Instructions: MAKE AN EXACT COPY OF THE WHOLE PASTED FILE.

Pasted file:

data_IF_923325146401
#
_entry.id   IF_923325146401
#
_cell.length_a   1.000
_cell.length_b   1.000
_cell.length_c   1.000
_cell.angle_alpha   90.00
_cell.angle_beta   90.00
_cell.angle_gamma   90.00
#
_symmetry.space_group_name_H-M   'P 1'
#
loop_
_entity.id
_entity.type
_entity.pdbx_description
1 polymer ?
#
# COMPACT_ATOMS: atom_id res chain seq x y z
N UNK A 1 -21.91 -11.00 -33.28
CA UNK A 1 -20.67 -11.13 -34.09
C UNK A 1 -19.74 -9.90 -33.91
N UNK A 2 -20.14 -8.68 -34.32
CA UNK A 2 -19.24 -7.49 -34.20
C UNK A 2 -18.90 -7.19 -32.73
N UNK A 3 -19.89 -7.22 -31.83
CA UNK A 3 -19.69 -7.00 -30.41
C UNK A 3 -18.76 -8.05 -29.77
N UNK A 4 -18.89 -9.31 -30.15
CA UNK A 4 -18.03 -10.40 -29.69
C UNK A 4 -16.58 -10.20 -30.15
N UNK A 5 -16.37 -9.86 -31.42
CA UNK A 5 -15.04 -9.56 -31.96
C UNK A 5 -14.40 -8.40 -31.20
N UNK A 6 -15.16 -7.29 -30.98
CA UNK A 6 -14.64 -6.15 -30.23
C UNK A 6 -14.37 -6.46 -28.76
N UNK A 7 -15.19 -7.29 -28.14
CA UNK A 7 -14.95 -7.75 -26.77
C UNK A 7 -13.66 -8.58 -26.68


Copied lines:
data_IF_923325146401
#
_entry.id   IF_923325146401
#
_cell.length_a   1.000
_cell.length_b   1.000
_cell.length_c   1.000
_cell.angle_alpha   90.00
_cell.angle_beta   90.00
_cell.angle_gamma   90.00
#
_symmetry.space_group_name_H-M   'P 1'
#
loop_
_entity.id
_entity.type
_entity.pdbx_description
1 polymer ?
#
# COMPACT_ATOMS: atom_id res chain seq x y z
N UNK A 1 -21.91 -11.00 -33.28
CA UNK A 1 -20.67 -11.13 -34.09
C UNK A 1 -19.74 -9.90 -33.91
N UNK A 2 -20.14 -8.68 -34.32
CA UNK A 2 -19.24 -7.49 -34.20
C UNK A 2 -18.90 -7.19 -32.73
N UNK A 3 -19.89 -7.22 -31.83
CA UNK A 3 -19.69 -7.00 -30.41
C UNK A 3 -18.76 -8.05 -29.77
N UNK A 4 -18.89 -9.31 -30.15
CA UNK A 4 -18.03 -10.40 -29.69
C UNK A 4 -16.58 -10.20 -30.15
N UNK A 5 -16.37 -9.86 -31.42
CA UNK A 5 -15.04 -9.56 -31.96
C UNK A 5 -14.40 -8.40 -31.20
N UNK A 6 -15.16 -7.29 -30.98
CA UNK A 6 -14.64 -6.15 -30.23
C UNK A 6 -14.37 -6.46 -28.76
N UNK A 7 -15.19 -7.29 -28.14
CA UNK A 7 -14.95 -7.75 -26.77
C UNK A 7 -13.66 -8.58 -26.68